'Mass of the Mocassin Flower (Cypripedium spectabile) in the bog garden at Warley Place. From a photograph by Miss Willmott'. 'The Garden', 29th January, 1898

Large White Lady’s Slipper, Plate 1666 from 'Edwards’ Botanical Register', vol. 20, 1835

Shenstone's article also mentions various species of Cypripedium: C. calceolus from "Savoy", C. macranthum, C. jasciculatum and C. punctatum which were, he thought "thoroughly well established, and show increase from year to year". He also mentions Orchis laxiflora from the Lac de Bourget. And it's perfectly possible that Willmott had obtained the orchids from Savoy and Lac du Bourget herself.

The lake, and nearby village of the same name, are located in the French region of Savoy (or Savoie in French). Willmott and her sister, Rose, had been visiting this area from the 1880's later buying a property in nearby Tresserve [now the local 'mairie' or town hall], just a 10 minute walk from the shores of the lake. At Tresserve, Willmott continued her gardening activities and it's known she often sent plants back to Warley from there.

Another orchid Shenstone mentions that features in photographs in the horticultural press is Orchis foliosa or the Madeira orchid [now Dactylorhiza foliosa], as well as several other species of orchis – which is a family of around 20 species of orchids mostly native to Europe and north-west Africa.

'Orchid foliosa flowering in Miss Willmott’s garden, Great Warley, Essex', by professional plant photographer, Reginald Malby. 'The Gardeners’ Chronicle', November 4, 1916 and, right, 'Orchis foliosa', t.5074 from 'Curtis’s Botanical Magazine', 1858 by Walter Hood Fitch

Cypripedium calceolus, mentioned in Shenstone's article, is another interesting orchid. Native to Europe and Asia, it’s the largest-flowered orchid species in Europe. Once widespread across the UK in the wild, by the beginning of the 20th century it had declined to just one single plant in one location. So when it was growing in Willmott's garden, it was a rare plant indeed.

'Cypripedium calceolus' from 'Album des Orchidees de l’Europe centrale et septentrionale' by Henri Correvon, 1899 – and, right, photographed in Lithuania in 2006, courtesy 'Algirdas'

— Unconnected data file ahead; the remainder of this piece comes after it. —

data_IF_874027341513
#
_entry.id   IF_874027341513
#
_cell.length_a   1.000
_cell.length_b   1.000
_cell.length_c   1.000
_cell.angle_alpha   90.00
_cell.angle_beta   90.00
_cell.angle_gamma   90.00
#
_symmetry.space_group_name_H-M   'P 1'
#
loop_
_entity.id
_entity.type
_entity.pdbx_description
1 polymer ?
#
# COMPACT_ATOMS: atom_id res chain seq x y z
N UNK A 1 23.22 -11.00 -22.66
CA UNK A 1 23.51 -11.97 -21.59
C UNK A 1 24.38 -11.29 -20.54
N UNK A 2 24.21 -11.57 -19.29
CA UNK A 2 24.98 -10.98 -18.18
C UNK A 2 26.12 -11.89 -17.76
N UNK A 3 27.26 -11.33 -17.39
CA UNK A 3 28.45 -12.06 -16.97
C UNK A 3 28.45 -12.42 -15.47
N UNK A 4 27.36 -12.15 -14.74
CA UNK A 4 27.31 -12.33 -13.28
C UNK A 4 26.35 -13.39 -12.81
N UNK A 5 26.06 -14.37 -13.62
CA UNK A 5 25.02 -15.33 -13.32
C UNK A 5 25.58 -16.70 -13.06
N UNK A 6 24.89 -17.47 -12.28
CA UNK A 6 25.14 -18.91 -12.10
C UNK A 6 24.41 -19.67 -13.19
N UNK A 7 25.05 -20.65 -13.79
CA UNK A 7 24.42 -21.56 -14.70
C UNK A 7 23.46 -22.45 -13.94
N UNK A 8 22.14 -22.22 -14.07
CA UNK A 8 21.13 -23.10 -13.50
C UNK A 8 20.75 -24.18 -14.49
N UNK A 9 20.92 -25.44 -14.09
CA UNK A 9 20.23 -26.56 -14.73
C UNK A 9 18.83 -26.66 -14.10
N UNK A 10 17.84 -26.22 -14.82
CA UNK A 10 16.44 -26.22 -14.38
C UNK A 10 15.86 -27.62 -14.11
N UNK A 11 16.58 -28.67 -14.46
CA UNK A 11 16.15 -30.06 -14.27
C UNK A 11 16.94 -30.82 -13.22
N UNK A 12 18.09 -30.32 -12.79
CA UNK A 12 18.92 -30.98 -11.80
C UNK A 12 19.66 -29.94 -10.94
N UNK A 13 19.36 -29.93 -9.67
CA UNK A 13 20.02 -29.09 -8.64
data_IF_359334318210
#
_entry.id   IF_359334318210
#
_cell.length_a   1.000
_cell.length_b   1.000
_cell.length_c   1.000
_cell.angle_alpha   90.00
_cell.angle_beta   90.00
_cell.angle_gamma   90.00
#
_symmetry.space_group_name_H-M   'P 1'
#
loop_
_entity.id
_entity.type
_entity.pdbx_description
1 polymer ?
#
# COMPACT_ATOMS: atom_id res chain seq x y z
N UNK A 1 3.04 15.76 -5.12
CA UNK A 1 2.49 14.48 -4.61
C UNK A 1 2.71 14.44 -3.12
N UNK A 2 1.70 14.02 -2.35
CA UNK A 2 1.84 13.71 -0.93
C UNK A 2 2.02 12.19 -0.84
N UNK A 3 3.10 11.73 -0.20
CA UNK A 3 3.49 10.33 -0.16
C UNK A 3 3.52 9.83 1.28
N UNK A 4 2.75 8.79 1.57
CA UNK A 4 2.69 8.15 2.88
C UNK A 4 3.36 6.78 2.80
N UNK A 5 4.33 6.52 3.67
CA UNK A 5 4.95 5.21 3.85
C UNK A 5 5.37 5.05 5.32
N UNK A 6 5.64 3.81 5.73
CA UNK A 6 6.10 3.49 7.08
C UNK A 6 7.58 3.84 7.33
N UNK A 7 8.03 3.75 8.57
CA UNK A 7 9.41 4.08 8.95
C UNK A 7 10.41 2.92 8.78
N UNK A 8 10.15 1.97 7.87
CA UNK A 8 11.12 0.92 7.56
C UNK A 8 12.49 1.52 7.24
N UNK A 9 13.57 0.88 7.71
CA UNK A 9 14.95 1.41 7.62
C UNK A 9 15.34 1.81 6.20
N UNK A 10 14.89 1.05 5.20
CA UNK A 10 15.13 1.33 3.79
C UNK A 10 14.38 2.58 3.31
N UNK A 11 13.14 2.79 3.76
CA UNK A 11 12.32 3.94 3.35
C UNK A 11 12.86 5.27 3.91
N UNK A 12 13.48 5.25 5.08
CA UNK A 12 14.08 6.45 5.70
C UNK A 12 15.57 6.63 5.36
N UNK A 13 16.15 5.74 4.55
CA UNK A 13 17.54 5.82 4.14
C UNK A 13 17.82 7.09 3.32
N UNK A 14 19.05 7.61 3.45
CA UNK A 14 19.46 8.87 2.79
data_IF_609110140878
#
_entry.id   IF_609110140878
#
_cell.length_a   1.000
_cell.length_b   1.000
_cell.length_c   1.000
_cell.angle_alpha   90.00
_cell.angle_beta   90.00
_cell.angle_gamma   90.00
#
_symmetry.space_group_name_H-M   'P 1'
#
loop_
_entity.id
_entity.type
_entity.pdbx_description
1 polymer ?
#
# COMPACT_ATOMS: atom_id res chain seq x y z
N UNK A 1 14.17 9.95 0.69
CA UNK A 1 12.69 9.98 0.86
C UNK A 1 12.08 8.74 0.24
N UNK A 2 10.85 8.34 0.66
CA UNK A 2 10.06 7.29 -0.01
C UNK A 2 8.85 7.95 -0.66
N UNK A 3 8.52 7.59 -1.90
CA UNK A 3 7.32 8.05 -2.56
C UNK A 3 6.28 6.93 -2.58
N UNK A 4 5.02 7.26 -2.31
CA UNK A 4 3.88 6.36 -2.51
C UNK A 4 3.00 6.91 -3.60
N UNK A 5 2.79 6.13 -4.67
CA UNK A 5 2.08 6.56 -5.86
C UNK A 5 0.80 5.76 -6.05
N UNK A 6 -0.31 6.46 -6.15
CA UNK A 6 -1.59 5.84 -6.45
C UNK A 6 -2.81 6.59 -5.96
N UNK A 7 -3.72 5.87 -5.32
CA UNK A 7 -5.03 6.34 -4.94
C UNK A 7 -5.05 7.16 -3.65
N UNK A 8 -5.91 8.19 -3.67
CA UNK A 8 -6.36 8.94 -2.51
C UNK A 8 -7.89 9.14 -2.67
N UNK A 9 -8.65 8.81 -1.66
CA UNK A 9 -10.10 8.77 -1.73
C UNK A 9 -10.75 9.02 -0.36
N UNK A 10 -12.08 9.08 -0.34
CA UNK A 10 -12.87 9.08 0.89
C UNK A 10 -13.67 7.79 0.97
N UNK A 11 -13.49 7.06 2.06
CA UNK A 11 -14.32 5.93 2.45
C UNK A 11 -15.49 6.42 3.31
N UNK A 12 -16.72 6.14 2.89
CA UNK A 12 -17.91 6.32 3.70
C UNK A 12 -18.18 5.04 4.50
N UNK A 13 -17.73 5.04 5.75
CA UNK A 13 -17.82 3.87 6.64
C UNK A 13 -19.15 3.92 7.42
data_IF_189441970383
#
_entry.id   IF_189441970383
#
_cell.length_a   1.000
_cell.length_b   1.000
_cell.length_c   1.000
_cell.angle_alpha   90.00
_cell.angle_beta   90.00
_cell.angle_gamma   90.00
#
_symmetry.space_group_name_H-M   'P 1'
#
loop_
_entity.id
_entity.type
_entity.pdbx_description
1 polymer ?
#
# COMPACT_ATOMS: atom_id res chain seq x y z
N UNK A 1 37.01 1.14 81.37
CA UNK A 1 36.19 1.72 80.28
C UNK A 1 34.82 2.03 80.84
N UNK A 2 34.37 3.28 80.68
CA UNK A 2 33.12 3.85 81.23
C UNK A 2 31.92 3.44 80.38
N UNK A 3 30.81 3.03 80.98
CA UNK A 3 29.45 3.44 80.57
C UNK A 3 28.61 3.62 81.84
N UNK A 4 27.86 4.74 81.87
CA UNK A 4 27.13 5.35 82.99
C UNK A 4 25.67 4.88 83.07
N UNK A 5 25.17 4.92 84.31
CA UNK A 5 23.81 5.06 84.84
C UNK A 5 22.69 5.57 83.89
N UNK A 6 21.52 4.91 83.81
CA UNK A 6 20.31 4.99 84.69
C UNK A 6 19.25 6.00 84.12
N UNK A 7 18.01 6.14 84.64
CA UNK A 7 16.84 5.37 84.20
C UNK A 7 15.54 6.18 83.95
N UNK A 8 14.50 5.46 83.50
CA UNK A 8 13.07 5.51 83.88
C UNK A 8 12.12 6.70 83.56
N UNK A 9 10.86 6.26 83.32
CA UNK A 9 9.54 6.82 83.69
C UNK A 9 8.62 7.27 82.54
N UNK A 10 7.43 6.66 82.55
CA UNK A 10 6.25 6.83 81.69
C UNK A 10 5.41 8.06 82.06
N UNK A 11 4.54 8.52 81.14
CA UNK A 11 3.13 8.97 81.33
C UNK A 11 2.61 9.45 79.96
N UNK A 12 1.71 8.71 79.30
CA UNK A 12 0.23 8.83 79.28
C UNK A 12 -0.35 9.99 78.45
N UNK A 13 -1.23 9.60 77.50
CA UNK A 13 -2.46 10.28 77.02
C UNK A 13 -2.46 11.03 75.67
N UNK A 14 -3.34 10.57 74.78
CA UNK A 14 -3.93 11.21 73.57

This spectacular orchid was (and remains) highly prized by plant collectors, leading to plundering by collectors, over-zealous gardeners, and botanists on such a scale that it's been driven to the brink of extinction across Europe. It's also suffered, like many plants, from loss of habitat. Fortunately, it became a protected species in the UK in the 1970's, and has since been the subject of successful reintroduction projects in the UK and European countries.

Orchids exhibited

Miss Willmott was an active and well-regarded Fellow [member] of the Royal Horticultural Society, belonging to both its Floral and Narcissus Committees and, later, its Lily Committee. She also occasionally exhibited at meetings of the Scientific and the Orchid Committees.

The first mention of Willmott exhibiting orchids actually comes from The Orchid Review [see Notes] of May 1905 (rather than the horticultural press), which reports that she received a Botanical Certificate for the rare Oncidium Brienianum, which is described as having “dense spikes of flowers, with some red-brown on the lip”. This particular orchid seems to have several synonyms, including Baptistonia brieniana, and was mentioned in The Gardeners' Chronicle in January 1881 under ‘New Garden Plants’ which said of it: “This is a curious species, very distinct… [with] short flower-stalks. The flowers are a clear light bright sulphur colour. It comes from Paraguay and has lately flowered in the Pine-apple nursery, Maida Vale, of Messrs Henderson". I've not managed to find an image of this orchid from Willmott's time, although I include a modern image of Baptistonia brieniana. This image is from a scientific paper, and is one of the very few I've found.

Photograph of 'Baptistonia brieniana' from an article by Guy R. Chiron, ResearchGate, 2008